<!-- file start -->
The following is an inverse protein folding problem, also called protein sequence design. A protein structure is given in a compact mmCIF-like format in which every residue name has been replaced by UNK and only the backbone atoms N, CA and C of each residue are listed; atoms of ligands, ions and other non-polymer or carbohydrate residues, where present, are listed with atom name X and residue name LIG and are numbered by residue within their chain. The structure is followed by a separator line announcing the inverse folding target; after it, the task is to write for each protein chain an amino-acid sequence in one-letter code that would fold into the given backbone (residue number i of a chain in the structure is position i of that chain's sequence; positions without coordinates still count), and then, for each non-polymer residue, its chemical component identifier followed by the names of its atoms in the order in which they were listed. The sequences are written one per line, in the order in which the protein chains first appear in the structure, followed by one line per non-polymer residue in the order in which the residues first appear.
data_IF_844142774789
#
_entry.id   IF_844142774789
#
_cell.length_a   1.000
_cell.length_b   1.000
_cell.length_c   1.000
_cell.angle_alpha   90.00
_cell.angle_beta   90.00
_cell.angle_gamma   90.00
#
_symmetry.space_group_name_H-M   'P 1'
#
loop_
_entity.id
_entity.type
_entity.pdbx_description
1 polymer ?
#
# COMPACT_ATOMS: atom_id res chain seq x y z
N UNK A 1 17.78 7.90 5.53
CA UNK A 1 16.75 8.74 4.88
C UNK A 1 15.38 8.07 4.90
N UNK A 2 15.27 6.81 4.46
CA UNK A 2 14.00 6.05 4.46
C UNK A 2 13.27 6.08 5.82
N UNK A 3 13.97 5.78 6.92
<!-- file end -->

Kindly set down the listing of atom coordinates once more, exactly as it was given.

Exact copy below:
The following is an inverse protein folding problem, also called protein sequence design. A protein structure is given in a compact mmCIF-like format in which every residue name has been replaced by UNK and only the backbone atoms N, CA and C of each residue are listed; atoms of ligands, ions and other non-polymer or carbohydrate residues, where present, are listed with atom name X and residue name LIG and are numbered by residue within their chain. The structure is followed by a separator line announcing the inverse folding target; after it, the task is to write for each protein chain an amino-acid sequence in one-letter code that would fold into the given backbone (residue number i of a chain in the structure is position i of that chain's sequence; positions without coordinates still count), and then, for each non-polymer residue, its chemical component identifier followed by the names of its atoms in the order in which they were listed. The sequences are written one per line, in the order in which the protein chains first appear in the structure, followed by one line per non-polymer residue in the order in which the residues first appear.
data_IF_844142774789
#
_entry.id   IF_844142774789
#
_cell.length_a   1.000
_cell.length_b   1.000
_cell.length_c   1.000
_cell.angle_alpha   90.00
_cell.angle_beta   90.00
_cell.angle_gamma   90.00
#
_symmetry.space_group_name_H-M   'P 1'
#
loop_
_entity.id
_entity.type
_entity.pdbx_description
1 polymer ?
#
# COMPACT_ATOMS: atom_id res chain seq x y z
N UNK A 1 17.78 7.90 5.53
CA UNK A 1 16.75 8.74 4.88
C UNK A 1 15.38 8.07 4.90
N UNK A 2 15.27 6.81 4.46
CA UNK A 2 14.00 6.05 4.46
C UNK A 2 13.27 6.08 5.82
N UNK A 3 13.97 5.78 6.92